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Uridine is a relatively unknown dietary supplement ingredient, yet it is found in a wide variety of foods. In fact, uridine is one of the reasons that fish is known as brain food and brewers yeast is recognized for its health benefits. Uridine, along with adenosine, guanosine, and cytidine, is one of the four nucleosides that comprise RNA.
Uridine has been found to have unique benefits beyond its role in RNA. For instance, it acts as a precursor to membrane phospholipids and signals changes in the composition and activity of brain cells. In mitochondria, particularly in the liver, uridine is important as a fundamental precursor and regulating molecule.
Supports Brain Energy Utilization*
There is a tendency to believe that the most important nutrients for the brain are those that are merely building blocks for neurotransmitters. L-tryptophan for serotonin is one example. But there is much more to the brain than just its neurotransmitters. Both brain energy management and neuronal membrane composition are also critical.
Bioenergetic defects and inadequacies play significant roles in brain neurochemistry. These defects can arise from a number of causes, including impaired mitochondrial function. Studies in human and animal models suggest that uridine can increase brain adenosine triphosphate (ATP) levels and enhance glycolytic energy production. Likewise, uridine is important in an energy pathway utilized by brain cells to maintain ATP production under restricted oxygen conditions. In vivo tests confirm that uridine enters the brain.
Beyond energy management, uridine sits in the middle of important nutrient cycles. One example is the Kennedy Cycle that is critical to generating and managing the components found in neuronal membranes. This involves biochemical pathways and interplay among uridine, choline, CDP-choline, phosphatidylcholine, and docosahexaenoic acid (DHA).
Uridine also has been found to have a direct signaling function in the brain. Uridine activates brain P2Y receptors, which control neuronal differentiation and synaptic protein synthesis. In fact, the omega-3 fatty acid docosahexaenoic acid (DHA) appears to work in concert with uridine in the brain, making Jarrow Formulas PhosphOmega a useful companion product.
Enhances Liver Mitochondrial Function*
Uridine plays a role in preserving and enhancing hepatic mitochondrial function in the face of challenges, especially those caused by certain liver toxins.* This has been particularly evident for substances that interfere with the replication of mitochondrial DNA (mtDNA). In a broader sense, research dating back more than a decade supports the role of uridine in liver detoxification and homeostasis.*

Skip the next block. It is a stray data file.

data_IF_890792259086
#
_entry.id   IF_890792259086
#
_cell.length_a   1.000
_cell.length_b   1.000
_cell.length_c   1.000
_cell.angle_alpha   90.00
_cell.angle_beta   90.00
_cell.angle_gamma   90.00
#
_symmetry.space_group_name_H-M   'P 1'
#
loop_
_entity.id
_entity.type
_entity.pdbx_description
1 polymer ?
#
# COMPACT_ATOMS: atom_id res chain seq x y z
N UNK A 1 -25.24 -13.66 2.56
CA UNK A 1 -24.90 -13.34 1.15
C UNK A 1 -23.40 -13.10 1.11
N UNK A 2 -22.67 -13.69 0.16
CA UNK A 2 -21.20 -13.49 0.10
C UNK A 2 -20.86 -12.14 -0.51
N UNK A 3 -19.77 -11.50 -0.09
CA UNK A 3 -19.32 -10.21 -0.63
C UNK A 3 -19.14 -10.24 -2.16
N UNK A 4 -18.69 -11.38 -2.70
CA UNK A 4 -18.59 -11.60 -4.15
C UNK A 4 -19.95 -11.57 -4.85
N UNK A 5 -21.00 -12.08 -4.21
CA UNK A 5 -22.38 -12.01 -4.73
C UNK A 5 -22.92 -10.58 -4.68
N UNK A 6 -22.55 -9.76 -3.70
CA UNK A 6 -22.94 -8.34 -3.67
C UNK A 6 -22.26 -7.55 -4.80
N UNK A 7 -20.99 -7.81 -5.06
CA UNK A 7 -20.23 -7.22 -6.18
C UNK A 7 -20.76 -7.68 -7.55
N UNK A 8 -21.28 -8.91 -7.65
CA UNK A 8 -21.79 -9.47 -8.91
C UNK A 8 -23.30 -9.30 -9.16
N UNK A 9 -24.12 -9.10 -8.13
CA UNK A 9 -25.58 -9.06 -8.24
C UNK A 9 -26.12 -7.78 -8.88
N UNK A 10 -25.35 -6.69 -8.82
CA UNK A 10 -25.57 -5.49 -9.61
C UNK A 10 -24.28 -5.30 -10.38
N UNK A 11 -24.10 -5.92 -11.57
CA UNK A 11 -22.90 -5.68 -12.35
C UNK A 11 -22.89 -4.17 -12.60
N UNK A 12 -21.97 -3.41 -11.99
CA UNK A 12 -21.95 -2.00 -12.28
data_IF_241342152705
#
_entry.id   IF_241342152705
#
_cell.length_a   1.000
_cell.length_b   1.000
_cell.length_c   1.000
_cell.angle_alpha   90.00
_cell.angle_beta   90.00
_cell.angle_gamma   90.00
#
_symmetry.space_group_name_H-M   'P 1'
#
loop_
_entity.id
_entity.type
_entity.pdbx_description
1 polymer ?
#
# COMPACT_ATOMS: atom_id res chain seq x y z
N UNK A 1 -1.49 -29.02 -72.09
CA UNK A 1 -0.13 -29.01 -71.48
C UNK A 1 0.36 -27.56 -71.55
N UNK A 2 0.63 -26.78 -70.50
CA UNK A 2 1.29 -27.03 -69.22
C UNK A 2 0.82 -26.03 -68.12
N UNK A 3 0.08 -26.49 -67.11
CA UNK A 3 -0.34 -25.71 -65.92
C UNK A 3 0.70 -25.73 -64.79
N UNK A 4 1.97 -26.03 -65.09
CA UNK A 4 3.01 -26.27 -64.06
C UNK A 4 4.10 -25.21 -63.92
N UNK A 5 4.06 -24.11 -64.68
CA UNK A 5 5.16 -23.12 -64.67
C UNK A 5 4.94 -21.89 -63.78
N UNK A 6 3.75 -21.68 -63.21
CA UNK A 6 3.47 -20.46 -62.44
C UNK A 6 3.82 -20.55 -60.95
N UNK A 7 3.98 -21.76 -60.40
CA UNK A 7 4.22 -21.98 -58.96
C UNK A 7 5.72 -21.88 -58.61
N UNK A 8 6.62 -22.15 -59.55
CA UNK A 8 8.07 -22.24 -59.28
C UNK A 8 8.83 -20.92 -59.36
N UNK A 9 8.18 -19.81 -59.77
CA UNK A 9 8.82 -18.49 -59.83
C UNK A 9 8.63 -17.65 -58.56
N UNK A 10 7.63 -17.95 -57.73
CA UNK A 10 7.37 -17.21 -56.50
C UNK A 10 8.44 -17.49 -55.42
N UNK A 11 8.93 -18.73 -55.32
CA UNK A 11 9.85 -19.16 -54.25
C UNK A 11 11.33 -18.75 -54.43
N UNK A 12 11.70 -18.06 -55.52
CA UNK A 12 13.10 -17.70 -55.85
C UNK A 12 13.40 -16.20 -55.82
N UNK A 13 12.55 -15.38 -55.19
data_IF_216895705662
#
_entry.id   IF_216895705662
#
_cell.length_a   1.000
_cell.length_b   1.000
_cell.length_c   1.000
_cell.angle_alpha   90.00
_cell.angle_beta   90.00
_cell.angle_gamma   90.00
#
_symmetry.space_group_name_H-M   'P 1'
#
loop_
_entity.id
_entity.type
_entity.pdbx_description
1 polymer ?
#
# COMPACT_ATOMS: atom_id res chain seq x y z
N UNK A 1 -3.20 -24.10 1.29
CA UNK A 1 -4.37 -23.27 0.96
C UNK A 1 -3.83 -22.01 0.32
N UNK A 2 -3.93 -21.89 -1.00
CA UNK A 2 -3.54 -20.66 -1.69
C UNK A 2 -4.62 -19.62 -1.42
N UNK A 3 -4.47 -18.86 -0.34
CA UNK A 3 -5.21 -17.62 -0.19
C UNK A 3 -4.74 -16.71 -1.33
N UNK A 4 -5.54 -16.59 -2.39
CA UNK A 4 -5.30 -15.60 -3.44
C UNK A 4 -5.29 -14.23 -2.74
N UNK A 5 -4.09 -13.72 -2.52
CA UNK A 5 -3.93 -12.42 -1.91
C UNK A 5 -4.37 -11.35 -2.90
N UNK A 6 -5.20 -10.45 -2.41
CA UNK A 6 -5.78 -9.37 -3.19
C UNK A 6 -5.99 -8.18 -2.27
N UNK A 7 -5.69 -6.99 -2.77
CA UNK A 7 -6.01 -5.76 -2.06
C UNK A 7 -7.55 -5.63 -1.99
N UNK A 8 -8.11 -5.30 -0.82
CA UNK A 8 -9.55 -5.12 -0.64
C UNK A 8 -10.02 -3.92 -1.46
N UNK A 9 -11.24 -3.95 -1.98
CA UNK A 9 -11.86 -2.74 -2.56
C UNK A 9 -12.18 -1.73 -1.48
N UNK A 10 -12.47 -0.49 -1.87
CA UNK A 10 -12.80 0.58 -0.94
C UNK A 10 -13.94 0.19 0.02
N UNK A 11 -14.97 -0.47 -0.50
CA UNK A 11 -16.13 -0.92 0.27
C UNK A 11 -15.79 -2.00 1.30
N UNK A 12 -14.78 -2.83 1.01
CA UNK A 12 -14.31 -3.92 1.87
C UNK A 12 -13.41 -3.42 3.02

There is an intrinsic link between pyrimidine metabolism which includes some nucleosides, such as uridine and the accumulation of fat in the liver. Liver lipid accumulation is correlated with obesity and diets high in fructose, occurrences not uncommon to modern humans, and is usually a strong indication of metabolic imbalance itself.
A recent paper suggests that uridine suppresses fat accumulation by modulating the acetylation profile of liver enzymes. Acetylation is one mechanism used by the body to alter enzymatic activity. In fact, uridine has been found to influence the nicotinamide adenine dinucleotide NAD+/NADH ratio a critical metric of the health and energy state of the cell.
Evidence of mitochondrial and energetic implications found in the liver implies that uridine could play a larger role in the function of mitochondria throughout the body. This might pique the interest of athletes. An animal experiment has found that uridine may contribute to endurance exercise performance by altering metabolic parameters. This connection also suggests that other ingredients that impact mitochondria function and renewal, such as ubiquinol and pyrroloquinoline quinone (PQQ) as found in Jarrow Formulas QH-PQQ, may make for useful additions to regimens that include uridine.
Uridine is made with uridine 5 monophosphate, a nucleoside phosphate that acts as a precursor to membrane phospholipids and signals changes in the composition and activity of brain cells. Uridine also supports the health and function of liver mitochondria.*
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